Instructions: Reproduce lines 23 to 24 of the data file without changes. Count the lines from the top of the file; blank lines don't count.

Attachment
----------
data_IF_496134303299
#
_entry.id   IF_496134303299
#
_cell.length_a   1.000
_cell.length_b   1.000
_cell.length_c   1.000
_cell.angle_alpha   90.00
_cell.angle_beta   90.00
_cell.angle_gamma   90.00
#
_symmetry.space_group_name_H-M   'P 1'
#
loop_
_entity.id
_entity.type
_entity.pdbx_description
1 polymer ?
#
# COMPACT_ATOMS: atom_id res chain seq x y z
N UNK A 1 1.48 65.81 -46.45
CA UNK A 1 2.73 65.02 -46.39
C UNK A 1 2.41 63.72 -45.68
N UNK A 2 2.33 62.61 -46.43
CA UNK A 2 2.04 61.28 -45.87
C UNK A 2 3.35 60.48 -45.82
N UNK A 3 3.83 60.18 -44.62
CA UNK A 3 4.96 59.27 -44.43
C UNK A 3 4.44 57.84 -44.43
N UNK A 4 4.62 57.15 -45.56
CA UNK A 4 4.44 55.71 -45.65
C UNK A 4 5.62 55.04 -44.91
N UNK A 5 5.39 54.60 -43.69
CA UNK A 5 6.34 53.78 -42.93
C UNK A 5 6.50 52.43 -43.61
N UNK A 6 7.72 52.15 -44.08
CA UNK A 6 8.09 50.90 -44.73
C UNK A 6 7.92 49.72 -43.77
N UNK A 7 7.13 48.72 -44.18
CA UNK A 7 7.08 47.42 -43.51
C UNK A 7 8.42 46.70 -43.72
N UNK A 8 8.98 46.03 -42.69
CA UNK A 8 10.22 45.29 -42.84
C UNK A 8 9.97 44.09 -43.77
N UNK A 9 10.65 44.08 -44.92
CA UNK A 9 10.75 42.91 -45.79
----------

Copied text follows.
C UNK A 1 2.41 63.72 -45.68
N UNK A 2 2.33 62.61 -46.43